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348                            THE GAY GENIUS

seven commentators, forty-seven in the northern Sung and thirty-one
in the southern Sung are known to history.

Towards the end of the twelfth century, Shih Yuanchih was com-
piling his famous chronological edition known as Shih's Commentary,
No. 7, published with a preface by the poet Lu Yu, dated 1209. A
revised edition of this SAiA's Commentary was published by Cheng Yu,
No. 8, with a preface dated 1262.


ShiA's Commentary seems to have gone out of circulation in the
Ming period, while popular editions of the poet's collected poems,
arranged according to thirty or seventy-eight subjects, continued to be
 known as Wang's Commentary. Chinese philological research was at
its height in the Manchu dynasty; and many old editions came to light,-
particularly in the nation-wide scouring for ancient scripts and rare
books in connection with the great Szeku Chuanshu imperial library
under Emperor Chienlung. Under Emperor Kangshi appeared the first
modern critical edition, by Sung Lo, who had discovered an incom-
plete edition of the Shih's Commentary. The work of editing and re-
arranging the poems chronologically was entrusted to Shao Changheng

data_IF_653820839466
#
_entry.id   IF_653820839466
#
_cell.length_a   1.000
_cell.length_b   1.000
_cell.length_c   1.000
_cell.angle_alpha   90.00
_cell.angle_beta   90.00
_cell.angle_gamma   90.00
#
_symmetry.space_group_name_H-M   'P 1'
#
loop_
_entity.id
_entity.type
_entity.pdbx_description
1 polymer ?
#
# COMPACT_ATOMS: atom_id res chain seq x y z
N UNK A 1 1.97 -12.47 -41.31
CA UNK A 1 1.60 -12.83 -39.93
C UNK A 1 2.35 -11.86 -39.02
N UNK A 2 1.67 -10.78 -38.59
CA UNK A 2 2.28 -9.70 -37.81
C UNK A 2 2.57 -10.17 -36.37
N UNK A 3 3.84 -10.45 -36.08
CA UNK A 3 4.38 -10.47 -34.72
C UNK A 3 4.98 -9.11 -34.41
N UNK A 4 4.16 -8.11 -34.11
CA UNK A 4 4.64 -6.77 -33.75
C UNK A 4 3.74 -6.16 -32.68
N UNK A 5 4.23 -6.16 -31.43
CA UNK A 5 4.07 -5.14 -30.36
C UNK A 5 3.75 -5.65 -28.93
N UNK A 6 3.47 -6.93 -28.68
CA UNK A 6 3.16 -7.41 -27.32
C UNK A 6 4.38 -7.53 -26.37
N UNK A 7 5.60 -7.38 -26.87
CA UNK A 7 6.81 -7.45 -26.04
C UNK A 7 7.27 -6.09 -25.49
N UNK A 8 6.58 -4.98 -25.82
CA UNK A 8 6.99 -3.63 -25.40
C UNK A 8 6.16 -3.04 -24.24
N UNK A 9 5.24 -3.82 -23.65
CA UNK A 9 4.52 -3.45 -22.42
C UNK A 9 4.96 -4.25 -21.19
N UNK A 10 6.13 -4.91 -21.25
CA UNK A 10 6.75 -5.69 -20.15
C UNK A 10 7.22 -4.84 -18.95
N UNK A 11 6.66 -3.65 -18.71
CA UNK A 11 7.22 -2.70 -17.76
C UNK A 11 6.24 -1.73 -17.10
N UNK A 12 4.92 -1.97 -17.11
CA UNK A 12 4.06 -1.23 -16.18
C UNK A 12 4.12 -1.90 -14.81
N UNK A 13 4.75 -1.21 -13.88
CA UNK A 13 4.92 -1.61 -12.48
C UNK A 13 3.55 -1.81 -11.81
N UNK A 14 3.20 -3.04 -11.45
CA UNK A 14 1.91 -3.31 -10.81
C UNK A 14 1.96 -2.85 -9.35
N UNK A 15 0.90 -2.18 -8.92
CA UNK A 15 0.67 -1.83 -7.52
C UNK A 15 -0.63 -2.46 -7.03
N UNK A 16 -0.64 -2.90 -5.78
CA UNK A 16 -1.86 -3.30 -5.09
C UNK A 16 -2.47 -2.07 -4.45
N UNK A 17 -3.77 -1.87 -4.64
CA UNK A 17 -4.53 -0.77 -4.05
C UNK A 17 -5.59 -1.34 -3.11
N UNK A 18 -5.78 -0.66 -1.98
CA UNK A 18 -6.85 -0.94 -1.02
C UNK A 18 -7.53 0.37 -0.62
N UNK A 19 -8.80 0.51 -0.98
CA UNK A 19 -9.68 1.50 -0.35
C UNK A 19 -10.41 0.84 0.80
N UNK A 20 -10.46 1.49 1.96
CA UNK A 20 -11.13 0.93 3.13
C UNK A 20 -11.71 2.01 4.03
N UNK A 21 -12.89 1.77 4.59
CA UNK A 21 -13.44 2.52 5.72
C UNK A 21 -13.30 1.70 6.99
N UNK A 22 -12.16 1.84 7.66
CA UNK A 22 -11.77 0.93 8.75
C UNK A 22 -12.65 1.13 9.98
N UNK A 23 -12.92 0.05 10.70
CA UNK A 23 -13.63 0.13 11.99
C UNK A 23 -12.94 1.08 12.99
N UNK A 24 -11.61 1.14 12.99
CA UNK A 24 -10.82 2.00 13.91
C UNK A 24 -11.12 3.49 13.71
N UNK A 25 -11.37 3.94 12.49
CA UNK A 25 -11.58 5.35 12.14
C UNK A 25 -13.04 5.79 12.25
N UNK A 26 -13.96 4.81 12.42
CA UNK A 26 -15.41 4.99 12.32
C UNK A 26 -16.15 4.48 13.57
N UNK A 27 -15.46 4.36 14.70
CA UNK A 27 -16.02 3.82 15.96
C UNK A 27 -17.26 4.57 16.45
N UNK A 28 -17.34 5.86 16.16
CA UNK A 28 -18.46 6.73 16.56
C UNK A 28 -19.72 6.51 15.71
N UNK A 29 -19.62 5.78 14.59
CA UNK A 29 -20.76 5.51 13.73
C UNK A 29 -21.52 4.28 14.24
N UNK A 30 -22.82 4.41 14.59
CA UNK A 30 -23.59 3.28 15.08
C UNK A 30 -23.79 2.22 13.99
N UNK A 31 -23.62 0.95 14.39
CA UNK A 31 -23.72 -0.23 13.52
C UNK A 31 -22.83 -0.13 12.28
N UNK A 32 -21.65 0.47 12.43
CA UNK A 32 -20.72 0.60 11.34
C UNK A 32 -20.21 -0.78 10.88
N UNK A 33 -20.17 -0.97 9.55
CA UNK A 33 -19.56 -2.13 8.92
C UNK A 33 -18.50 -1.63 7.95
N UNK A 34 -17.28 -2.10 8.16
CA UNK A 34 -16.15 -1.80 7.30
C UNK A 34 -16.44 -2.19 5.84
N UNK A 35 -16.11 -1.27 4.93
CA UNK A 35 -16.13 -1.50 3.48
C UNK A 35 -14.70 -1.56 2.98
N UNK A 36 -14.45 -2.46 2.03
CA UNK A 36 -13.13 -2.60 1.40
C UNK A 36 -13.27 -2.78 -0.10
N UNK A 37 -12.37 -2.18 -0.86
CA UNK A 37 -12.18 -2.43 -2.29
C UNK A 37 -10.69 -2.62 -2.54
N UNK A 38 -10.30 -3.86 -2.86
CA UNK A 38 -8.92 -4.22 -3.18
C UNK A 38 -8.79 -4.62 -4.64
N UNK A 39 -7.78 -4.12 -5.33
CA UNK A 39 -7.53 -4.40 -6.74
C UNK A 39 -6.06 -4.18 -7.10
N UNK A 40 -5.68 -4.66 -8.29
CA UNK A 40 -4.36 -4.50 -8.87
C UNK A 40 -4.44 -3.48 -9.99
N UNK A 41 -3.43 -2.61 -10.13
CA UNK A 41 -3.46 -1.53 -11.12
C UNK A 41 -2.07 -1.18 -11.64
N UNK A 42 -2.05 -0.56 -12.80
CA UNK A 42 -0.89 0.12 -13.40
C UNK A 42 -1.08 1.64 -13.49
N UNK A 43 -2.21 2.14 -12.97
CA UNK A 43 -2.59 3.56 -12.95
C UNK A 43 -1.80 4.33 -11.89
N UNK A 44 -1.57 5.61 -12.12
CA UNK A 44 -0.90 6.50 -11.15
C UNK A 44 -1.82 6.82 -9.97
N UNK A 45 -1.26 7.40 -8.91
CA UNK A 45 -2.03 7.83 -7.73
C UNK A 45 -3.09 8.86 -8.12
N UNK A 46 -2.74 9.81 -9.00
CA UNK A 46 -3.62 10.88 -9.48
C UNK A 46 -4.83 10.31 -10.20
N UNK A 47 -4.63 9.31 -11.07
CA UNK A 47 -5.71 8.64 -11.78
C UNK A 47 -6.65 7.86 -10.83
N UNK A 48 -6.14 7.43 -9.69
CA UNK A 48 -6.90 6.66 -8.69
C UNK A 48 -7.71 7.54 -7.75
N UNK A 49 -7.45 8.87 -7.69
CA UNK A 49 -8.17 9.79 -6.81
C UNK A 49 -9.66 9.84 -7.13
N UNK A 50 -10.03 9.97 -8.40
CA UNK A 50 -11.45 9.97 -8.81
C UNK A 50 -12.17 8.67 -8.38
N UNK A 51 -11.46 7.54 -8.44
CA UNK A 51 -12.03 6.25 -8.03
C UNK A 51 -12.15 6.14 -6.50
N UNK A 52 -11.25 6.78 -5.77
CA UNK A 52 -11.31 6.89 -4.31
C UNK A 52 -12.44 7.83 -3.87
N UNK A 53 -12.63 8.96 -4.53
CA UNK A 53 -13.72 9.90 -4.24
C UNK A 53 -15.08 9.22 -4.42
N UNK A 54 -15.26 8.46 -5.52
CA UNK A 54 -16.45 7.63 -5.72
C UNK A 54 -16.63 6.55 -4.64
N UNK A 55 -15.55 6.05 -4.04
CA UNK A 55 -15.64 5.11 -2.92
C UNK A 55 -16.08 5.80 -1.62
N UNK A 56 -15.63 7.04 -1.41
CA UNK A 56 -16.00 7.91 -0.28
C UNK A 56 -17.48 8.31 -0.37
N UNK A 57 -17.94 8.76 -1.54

and two other scholars, and the Table of Chronological Events, No.
43, was also revised. Published with a preface dated 1699, this claimed
to be Shih's Commentary revised, but became known as the Shao's
Commentary t No. 9. Certain poems not included in previous collections
were added. Another great scholar, Cha Shenshing, published his
edition, No. 10, in 1702, and amended Shao's errors.

Under Emperor Chienlung, the learned editor-in-chief of the im-
perial library Szefyt CAuangsAu, Chi Yun, a great admirer of Su, issued
an edition of Su's poems in 1771, No. n, appreciating or evaluating
each from a literary point of view, and making the best text by a wise
comparison of different versions. At this time a great scholar, writer,
and collector, Weng Fangkang, had obtained the ancient copy of ShiA's
Commentary formerly belonging to Sung Lo, and this was such a great
event in his life that he named his studio henceforth "the Su Studio".
The portrait of Su reproduced in this book bears Weng's autograph
on top. In .1782 he published his Supplementary Comments, No. 12.
In 1793 followed the more important edition by Feng Yingliu, No. 13,
who had obtained a copy of the ancient Five CQmmentators and a
Yuan edition of the Wang's Commentary. In these successive editions
the editors often disagreed; No. 10 tried to correct No. 9, No. 12 tried
to correct Nos. 9 and 10, and No*. 13 tried to correct all predecessors.
In general, the chronological arrangement in the Shih's Commentary
was corroborated.